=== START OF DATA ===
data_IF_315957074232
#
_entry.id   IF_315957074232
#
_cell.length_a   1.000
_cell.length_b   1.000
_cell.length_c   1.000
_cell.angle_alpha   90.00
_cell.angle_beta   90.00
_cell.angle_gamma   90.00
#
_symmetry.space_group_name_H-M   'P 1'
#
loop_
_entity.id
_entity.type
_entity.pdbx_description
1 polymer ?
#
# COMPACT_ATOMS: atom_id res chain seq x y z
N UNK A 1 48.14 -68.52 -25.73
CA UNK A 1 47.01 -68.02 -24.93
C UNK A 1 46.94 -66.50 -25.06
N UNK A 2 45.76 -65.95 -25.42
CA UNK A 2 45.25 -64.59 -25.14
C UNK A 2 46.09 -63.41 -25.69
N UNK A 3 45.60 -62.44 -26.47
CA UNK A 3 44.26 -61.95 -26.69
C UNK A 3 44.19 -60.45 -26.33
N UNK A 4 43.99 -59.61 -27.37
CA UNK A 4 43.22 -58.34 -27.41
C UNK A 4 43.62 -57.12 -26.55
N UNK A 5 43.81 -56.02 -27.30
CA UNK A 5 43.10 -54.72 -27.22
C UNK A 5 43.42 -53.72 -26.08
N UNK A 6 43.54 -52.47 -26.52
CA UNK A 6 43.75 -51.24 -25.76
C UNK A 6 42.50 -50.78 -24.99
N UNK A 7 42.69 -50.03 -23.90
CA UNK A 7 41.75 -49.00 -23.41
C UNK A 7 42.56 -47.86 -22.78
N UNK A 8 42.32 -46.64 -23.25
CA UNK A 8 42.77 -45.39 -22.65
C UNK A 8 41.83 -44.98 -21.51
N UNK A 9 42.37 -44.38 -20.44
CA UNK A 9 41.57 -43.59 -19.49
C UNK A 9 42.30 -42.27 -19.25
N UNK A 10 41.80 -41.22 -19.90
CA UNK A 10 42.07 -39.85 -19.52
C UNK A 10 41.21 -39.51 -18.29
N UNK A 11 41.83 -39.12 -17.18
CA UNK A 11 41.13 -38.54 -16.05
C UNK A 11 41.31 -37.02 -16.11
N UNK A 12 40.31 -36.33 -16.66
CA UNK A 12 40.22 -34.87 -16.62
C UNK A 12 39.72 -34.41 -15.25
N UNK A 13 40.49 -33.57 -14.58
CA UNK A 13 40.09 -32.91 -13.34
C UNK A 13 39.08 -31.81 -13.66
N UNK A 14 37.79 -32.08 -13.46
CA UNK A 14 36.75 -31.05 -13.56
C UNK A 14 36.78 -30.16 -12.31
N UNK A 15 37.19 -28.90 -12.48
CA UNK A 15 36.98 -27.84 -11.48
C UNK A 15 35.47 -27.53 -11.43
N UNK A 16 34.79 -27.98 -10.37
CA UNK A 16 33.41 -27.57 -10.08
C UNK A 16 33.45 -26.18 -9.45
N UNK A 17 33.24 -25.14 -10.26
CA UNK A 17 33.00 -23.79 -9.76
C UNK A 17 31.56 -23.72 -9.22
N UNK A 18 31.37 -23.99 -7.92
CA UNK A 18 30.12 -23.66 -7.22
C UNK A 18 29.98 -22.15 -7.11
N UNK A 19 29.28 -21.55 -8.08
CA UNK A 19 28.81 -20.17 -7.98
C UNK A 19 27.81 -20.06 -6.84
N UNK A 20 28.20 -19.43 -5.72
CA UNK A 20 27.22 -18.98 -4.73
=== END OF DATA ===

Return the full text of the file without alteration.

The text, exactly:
data_IF_315957074232
#
_entry.id   IF_315957074232
#
_cell.length_a   1.000
_cell.length_b   1.000
_cell.length_c   1.000
_cell.angle_alpha   90.00
_cell.angle_beta   90.00
_cell.angle_gamma   90.00
#
_symmetry.space_group_name_H-M   'P 1'
#
loop_
_entity.id
_entity.type
_entity.pdbx_description
1 polymer ?
#
# COMPACT_ATOMS: atom_id res chain seq x y z
N UNK A 1 48.14 -68.52 -25.73
CA UNK A 1 47.01 -68.02 -24.93
C UNK A 1 46.94 -66.50 -25.06
N UNK A 2 45.76 -65.95 -25.42
CA UNK A 2 45.25 -64.59 -25.14
C UNK A 2 46.09 -63.41 -25.69
N UNK A 3 45.60 -62.44 -26.47
CA UNK A 3 44.26 -61.95 -26.69
C UNK A 3 44.19 -60.45 -26.33
N UNK A 4 43.99 -59.61 -27.37
CA UNK A 4 43.22 -58.34 -27.41
C UNK A 4 43.62 -57.12 -26.55
N UNK A 5 43.81 -56.02 -27.30
CA UNK A 5 43.10 -54.72 -27.22
C UNK A 5 43.42 -53.72 -26.08
N UNK A 6 43.54 -52.47 -26.52
CA UNK A 6 43.75 -51.24 -25.76
C UNK A 6 42.50 -50.78 -24.99
N UNK A 7 42.69 -50.03 -23.90
CA UNK A 7 41.75 -49.00 -23.41
C UNK A 7 42.56 -47.86 -22.78
N UNK A 8 42.32 -46.64 -23.25
CA UNK A 8 42.77 -45.39 -22.65
C UNK A 8 41.83 -44.98 -21.51
N UNK A 9 42.37 -44.38 -20.44
CA UNK A 9 41.57 -43.59 -19.49
C UNK A 9 42.30 -42.27 -19.25
N UNK A 10 41.80 -41.22 -19.90
CA UNK A 10 42.07 -39.85 -19.52
C UNK A 10 41.21 -39.51 -18.29
N UNK A 11 41.83 -39.12 -17.18
CA UNK A 11 41.13 -38.54 -16.05
C UNK A 11 41.31 -37.02 -16.11
N UNK A 12 40.31 -36.33 -16.66
CA UNK A 12 40.22 -34.87 -16.62
C UNK A 12 39.72 -34.41 -15.25
N UNK A 13 40.49 -33.57 -14.58
CA UNK A 13 40.09 -32.91 -13.34
C UNK A 13 39.08 -31.81 -13.66
N UNK A 14 37.79 -32.08 -13.46
CA UNK A 14 36.75 -31.05 -13.56
C UNK A 14 36.78 -30.16 -12.31
N UNK A 15 37.19 -28.90 -12.48
CA UNK A 15 36.98 -27.84 -11.48
C UNK A 15 35.47 -27.53 -11.43
N UNK A 16 34.79 -27.98 -10.37
CA UNK A 16 33.41 -27.57 -10.08
C UNK A 16 33.45 -26.18 -9.45
N UNK A 17 33.24 -25.14 -10.26
CA UNK A 17 33.00 -23.79 -9.76
C UNK A 17 31.56 -23.72 -9.22
N UNK A 18 31.37 -23.99 -7.92
CA UNK A 18 30.12 -23.66 -7.22
C UNK A 18 29.98 -22.15 -7.11
N UNK A 19 29.28 -21.55 -8.08
CA UNK A 19 28.81 -20.17 -7.98
C UNK A 19 27.81 -20.06 -6.84
N UNK A 20 28.20 -19.43 -5.72
CA UNK A 20 27.22 -18.98 -4.73